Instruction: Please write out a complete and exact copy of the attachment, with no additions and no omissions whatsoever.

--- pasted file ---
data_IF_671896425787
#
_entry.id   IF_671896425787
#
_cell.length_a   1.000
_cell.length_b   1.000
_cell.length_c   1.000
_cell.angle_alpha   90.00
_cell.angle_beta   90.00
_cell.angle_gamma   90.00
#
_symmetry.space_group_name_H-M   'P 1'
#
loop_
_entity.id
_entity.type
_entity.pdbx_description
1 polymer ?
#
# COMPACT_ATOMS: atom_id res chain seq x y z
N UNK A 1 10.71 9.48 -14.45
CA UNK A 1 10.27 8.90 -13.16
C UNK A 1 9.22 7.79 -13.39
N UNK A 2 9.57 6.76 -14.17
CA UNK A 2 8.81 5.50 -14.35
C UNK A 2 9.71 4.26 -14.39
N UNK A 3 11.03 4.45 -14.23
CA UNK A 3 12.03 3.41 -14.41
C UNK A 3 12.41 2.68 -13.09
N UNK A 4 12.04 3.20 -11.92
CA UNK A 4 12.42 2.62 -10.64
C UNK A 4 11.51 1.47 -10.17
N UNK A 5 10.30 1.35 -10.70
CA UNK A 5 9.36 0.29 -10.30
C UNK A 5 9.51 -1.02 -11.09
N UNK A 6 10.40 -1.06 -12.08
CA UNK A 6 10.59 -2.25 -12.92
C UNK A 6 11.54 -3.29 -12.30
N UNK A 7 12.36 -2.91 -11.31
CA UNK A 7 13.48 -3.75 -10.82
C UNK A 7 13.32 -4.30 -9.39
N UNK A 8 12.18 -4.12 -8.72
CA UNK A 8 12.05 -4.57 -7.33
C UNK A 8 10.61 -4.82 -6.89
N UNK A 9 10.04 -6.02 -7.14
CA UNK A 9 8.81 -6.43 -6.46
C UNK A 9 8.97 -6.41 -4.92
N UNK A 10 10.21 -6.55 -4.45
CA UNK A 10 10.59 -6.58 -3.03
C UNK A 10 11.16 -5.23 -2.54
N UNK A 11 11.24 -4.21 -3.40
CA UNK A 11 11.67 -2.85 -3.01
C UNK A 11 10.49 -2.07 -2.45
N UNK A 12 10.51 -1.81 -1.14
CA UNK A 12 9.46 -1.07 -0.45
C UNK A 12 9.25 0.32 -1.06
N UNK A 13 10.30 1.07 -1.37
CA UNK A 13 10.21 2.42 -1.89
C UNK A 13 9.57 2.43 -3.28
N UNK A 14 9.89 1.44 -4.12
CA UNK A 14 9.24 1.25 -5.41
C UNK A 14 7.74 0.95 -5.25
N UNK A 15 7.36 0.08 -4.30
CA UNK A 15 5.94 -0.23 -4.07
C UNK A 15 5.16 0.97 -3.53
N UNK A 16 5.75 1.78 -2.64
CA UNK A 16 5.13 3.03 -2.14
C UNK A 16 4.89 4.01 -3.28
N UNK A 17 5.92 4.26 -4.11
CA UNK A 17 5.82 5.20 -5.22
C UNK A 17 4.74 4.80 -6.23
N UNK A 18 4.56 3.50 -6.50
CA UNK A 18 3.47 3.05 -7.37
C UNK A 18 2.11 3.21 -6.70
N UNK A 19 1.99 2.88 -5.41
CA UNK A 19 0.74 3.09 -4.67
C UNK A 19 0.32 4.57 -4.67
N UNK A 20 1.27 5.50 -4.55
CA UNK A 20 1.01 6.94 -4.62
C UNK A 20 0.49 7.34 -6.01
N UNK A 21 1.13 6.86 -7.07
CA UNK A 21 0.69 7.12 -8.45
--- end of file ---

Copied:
data_IF_671896425787
#
_entry.id   IF_671896425787
#
_cell.length_a   1.000
_cell.length_b   1.000
_cell.length_c   1.000
_cell.angle_alpha   90.00
_cell.angle_beta   90.00
_cell.angle_gamma   90.00
#
_symmetry.space_group_name_H-M   'P 1'
#
loop_
_entity.id
_entity.type
_entity.pdbx_description
1 polymer ?
#
# COMPACT_ATOMS: atom_id res chain seq x y z
N UNK A 1 10.71 9.48 -14.45
CA UNK A 1 10.27 8.90 -13.16
C UNK A 1 9.22 7.79 -13.39
N UNK A 2 9.57 6.76 -14.17
CA UNK A 2 8.81 5.50 -14.35
C UNK A 2 9.71 4.26 -14.39
N UNK A 3 11.03 4.45 -14.23
CA UNK A 3 12.03 3.41 -14.41
C UNK A 3 12.41 2.68 -13.09
N UNK A 4 12.04 3.20 -11.92
CA UNK A 4 12.42 2.62 -10.64
C UNK A 4 11.51 1.47 -10.17
N UNK A 5 10.30 1.35 -10.70
CA UNK A 5 9.36 0.29 -10.30
C UNK A 5 9.51 -1.02 -11.09
N UNK A 6 10.40 -1.06 -12.08
CA UNK A 6 10.59 -2.25 -12.92
C UNK A 6 11.54 -3.29 -12.30
N UNK A 7 12.36 -2.91 -11.31
CA UNK A 7 13.48 -3.75 -10.82
C UNK A 7 13.32 -4.30 -9.39
N UNK A 8 12.18 -4.12 -8.72
CA UNK A 8 12.05 -4.57 -7.33
C UNK A 8 10.61 -4.82 -6.89
N UNK A 9 10.04 -6.02 -7.14
CA UNK A 9 8.81 -6.43 -6.46
C UNK A 9 8.97 -6.41 -4.92
N UNK A 10 10.21 -6.55 -4.45
CA UNK A 10 10.59 -6.58 -3.03
C UNK A 10 11.16 -5.23 -2.54
N UNK A 11 11.24 -4.21 -3.40
CA UNK A 11 11.67 -2.85 -3.01
C UNK A 11 10.49 -2.07 -2.45
N UNK A 12 10.51 -1.81 -1.14
CA UNK A 12 9.46 -1.07 -0.45
C UNK A 12 9.25 0.32 -1.06
N UNK A 13 10.30 1.07 -1.37
CA UNK A 13 10.21 2.42 -1.89
C UNK A 13 9.57 2.43 -3.28
N UNK A 14 9.89 1.44 -4.12
CA UNK A 14 9.24 1.25 -5.41
C UNK A 14 7.74 0.95 -5.25
N UNK A 15 7.36 0.08 -4.30
CA UNK A 15 5.94 -0.23 -4.07
C UNK A 15 5.16 0.97 -3.53
N UNK A 16 5.75 1.78 -2.64
CA UNK A 16 5.13 3.03 -2.14
C UNK A 16 4.89 4.01 -3.28
N UNK A 17 5.92 4.26 -4.11
CA UNK A 17 5.82 5.20 -5.22
C UNK A 17 4.74 4.80 -6.23
N UNK A 18 4.56 3.50 -6.50
CA UNK A 18 3.47 3.05 -7.37
C UNK A 18 2.11 3.21 -6.70
N UNK A 19 1.99 2.88 -5.41
CA UNK A 19 0.74 3.09 -4.67
C UNK A 19 0.32 4.57 -4.67
N UNK A 20 1.27 5.50 -4.55
CA UNK A 20 1.01 6.94 -4.62
C UNK A 20 0.49 7.34 -6.01
N UNK A 21 1.13 6.86 -7.07
CA UNK A 21 0.69 7.12 -8.45